#826 Lights, action, Michael Varga
Inside View: The Eye Behind the Lens
by Michael G. Varga and Roxanne Davies
Victoria: Island Blue (Printorum), 2018
$20.00 / 9781790697366
Reviewed by Timothy Lewis
This book is available through Amazon.ca
The perception one gets through the lens of a television camera often allows the viewer to gain perspective on something they would otherwise never experience. But that same camera provides only a relatively narrow scope of coverage.
Much the same is true of retired CBC cameraman Michael G. Varga’s self-published book entitled: Inside View: The Eye Behind the Lens. It provides an interesting overview of both Varga’s career in the television industry, and his personal life story; and most will likely conclude that getting to know the amiable Varga, via book form, is a pleasant experience. However, the book’s primary title — Inside View — may cause readers to come away somewhat disappointed. While Varga does write about the many CBC personalities and other celebrities he worked with over the years, he rarely reveals anything about those individuals that would qualify as insightful, behind-the-scenes information. The main focus of the book is, instead, on Michael Varga himself.
Comments in the book’s Acknowledgements suggest that Varga deliberately chose to avoid controversy when writing about others.
CBC director John Kennedy was probably one of the best bosses we had in British Columbia. We were strolling along the West Van seawall when I told him I was thinking of writing a book. John stopped in his tracks and looked at me. “Are you going to say anything bad?” he asked. I replied, “John, you know we could all say something bad about people.” He looked at me and smiled. “Don’t!”
When you’ve worked in the same industry for four decades, you’re bound to run into some thorny issues. If you want to survive and thrive you have to learn to take the rough with the smooth. I wanted to be fair…. (p. 273).
Varga proves a man of his words. With one notable exception, he avoids serious criticism of those he worked with. That is certainly commendable, but Varga, arguably, takes his efforts to be fair too far, in that he consistently avoids in-depth insight of any kind on those he worked with, a fact that often leaves the reader wanting more. Clearly, he had no desire to produce an exposé, and, to be fair, the primary purpose of the book is to tell his own story, but the reader would be better alerted to those facts had the words in the book’s title been rearranged to — The Eye Behind the Lens: An Inside View. That revised title would be a more accurate signpost for what lies in the pages to come, as the reader very much gets an “inside view” of Michael Varga, the man who was the eye behind the lens, but relatively little is revealed about those with whom “the eye” – aka Varga – interacted.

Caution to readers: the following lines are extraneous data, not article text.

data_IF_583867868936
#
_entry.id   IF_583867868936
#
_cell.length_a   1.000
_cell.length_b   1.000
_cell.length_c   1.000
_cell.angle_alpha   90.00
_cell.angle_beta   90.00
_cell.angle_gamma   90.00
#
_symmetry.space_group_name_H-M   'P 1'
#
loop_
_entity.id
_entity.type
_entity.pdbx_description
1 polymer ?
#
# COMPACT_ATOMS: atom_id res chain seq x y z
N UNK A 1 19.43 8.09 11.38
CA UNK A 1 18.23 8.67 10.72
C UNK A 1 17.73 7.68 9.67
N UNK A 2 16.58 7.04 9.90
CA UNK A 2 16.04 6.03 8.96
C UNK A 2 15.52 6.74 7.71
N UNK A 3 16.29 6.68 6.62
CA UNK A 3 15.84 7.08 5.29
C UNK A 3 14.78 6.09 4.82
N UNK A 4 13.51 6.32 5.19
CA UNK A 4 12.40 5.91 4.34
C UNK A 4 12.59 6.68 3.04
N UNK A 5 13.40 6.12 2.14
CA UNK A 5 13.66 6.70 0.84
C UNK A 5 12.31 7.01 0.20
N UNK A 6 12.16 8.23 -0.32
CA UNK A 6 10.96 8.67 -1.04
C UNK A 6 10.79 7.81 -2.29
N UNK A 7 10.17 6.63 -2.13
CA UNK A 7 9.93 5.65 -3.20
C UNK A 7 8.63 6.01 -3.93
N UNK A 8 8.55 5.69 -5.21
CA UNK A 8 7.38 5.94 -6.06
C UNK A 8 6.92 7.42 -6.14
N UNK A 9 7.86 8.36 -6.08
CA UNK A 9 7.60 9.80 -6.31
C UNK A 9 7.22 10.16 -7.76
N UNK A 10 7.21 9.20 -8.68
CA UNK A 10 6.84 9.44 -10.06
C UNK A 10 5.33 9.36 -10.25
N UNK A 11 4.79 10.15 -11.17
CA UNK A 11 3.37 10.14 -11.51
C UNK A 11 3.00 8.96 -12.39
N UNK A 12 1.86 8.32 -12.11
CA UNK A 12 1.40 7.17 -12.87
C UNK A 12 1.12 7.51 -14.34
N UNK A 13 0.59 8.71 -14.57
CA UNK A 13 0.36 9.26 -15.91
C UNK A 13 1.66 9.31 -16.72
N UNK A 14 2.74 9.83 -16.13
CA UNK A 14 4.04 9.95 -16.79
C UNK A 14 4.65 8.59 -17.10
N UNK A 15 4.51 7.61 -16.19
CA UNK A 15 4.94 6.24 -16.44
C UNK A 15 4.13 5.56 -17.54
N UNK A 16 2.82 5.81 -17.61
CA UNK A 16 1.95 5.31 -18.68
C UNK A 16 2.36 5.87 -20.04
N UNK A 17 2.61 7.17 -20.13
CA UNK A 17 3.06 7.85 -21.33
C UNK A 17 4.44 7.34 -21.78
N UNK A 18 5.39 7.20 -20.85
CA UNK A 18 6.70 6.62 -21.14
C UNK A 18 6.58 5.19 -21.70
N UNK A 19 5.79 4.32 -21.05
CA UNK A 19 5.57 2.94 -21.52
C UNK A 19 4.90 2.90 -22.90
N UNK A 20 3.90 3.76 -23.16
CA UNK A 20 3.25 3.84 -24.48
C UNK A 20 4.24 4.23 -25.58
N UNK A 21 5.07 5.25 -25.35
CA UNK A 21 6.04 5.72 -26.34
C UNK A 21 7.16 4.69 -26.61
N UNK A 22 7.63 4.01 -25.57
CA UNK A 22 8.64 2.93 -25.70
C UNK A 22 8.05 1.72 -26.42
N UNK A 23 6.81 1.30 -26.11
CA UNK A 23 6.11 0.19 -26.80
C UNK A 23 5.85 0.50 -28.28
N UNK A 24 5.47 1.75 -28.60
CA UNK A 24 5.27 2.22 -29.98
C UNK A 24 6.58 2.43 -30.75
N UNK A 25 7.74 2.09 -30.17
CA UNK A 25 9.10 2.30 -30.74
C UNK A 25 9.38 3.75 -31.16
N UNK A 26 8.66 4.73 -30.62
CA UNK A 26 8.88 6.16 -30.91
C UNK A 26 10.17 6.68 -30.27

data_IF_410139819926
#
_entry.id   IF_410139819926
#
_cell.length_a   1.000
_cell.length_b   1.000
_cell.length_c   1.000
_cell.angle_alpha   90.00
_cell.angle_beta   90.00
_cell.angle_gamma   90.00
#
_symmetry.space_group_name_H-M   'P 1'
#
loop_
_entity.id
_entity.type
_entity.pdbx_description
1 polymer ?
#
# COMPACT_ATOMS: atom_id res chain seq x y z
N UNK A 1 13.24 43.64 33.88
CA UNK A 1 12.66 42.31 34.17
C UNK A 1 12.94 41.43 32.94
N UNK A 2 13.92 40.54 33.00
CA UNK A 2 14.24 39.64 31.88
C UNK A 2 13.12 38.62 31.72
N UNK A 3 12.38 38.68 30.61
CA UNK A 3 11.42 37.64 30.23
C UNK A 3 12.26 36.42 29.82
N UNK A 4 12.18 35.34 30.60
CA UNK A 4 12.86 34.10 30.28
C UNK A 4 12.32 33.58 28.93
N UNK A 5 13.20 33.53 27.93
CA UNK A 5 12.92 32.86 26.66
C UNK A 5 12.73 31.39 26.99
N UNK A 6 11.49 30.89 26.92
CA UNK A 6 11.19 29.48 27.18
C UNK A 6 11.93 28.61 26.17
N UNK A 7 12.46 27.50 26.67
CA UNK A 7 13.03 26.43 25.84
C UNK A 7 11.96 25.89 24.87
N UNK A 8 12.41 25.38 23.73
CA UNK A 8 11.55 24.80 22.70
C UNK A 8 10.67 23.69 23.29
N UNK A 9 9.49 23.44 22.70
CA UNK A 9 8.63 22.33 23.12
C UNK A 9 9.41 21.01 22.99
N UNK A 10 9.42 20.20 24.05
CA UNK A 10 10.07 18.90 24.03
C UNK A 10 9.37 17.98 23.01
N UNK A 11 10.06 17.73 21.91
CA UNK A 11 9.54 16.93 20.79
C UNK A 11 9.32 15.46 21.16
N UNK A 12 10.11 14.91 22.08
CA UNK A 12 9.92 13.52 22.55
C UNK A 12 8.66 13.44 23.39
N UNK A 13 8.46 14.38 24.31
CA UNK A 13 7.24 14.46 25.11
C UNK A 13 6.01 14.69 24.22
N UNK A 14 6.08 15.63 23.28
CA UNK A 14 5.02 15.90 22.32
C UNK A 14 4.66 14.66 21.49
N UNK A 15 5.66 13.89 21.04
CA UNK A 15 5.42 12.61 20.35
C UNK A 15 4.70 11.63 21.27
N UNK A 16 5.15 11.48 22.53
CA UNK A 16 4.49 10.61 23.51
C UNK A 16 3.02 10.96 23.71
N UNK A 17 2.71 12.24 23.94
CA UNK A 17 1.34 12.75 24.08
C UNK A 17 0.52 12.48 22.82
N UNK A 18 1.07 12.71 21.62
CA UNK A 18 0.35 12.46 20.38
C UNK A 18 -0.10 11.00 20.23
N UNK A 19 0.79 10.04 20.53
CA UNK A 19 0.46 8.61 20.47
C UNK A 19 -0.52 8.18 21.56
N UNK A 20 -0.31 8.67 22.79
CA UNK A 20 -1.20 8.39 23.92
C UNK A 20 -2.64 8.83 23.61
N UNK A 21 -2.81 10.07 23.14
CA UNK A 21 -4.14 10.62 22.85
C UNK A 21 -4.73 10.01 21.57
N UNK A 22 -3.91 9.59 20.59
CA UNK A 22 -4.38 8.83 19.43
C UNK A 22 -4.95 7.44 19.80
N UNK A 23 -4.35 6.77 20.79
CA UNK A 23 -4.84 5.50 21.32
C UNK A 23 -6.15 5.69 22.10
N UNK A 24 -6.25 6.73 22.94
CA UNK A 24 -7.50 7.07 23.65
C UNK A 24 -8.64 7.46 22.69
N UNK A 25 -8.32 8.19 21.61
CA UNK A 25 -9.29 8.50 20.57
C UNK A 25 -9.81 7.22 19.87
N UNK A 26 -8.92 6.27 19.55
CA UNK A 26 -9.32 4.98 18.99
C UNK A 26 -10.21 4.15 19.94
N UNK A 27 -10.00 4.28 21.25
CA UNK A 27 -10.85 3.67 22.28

Reading Inside View: The Eye Behind the Lens is rather like what one imagines sitting down for a series of personal chats with Michael Varga would be like. That is no accident. The book was a product of just that process. As Varga notes: “Never having imagined myself writing a book, I’m grateful to Roxanne Davies who joined me on this learning journey. With persistence and determination, she transcribed my thoughts, words, and feelings and turned them into a book” (p. 272). Davies describes her collaboration with Varga in greater detail in her introduction to Inside View: “With a little coaxing, Michael and I were soon meeting weekly to record his story. One memory would lead to another, which would then lead to yet another! Before long the vivid highlights from his lengthy career had been mined from his memory….” (p. x).
Inside View is thus rather like an engaging dinner conversation with someone you’ve just been introduced to, and quickly have come to like. Afterwards, one feels they know the person better, and can reflect back with fondness to a series of interesting anecdotes that were shared. However, any dinner companion’s life story is generally presented in rather haphazard form, and little truly in-depth knowledge is likely to be gained. Similarly, Inside View presents a roughly chronological account of Varga’s television career at the CBC and beyond; but, like a good dinner conversation, the narrative frequently veers off in unexpected directions, and only rarely exhibits great depth.
The not-entirely-linear approach to the Varga story is evident in the book’s first three chapters. Inside View begins with Varga already working for CBC Vancouver when he is given the opportunity to cover the 1976 Summer Olympics in Montreal. Once there, he is inspired to excellence by the example of two veteran CBC Sports cameramen. “As I sat there staring at them I thought to myself: That’s the life I want! But…. I could tell that if you wanted to be part of their world you had to go for it” (p. 4). From that point, Varga’s destiny was set:
Over the next four decades, I would meet thousands of people and … record stories at nine Olympics, four Commonwealth Games, the Pan Am Games and World Track and Field [championships], FIFA World Cup, World Cup skiing events around the world, figure skating championships, many Grey Cup games and six Canada Games as well as hundreds of NHL hockey games (p. 5).
Chapter Two goes back in time to Michael Varga’s childhood roots in London, Ontario, but starts oddly with a few teenage dating stories before briefly discussing his parents immigration to Canada from Hungary in the 1950s. His parents’ lives are then not discussed in any depth until Chapter 20. We do learn, however, that Varga was first drawn to the idea of being a television cameraman at age nine, when he joined his father who worked cleaning the local TV station. “I was hypnotized by the tape going round and round in that gigantic grey machine. From the very beginning, I was fascinated by the environment in a studio: the equipment, the busy activity, the smell of the place. Even today when I walk into a television studio, all my senses get a real rush” (p. 10).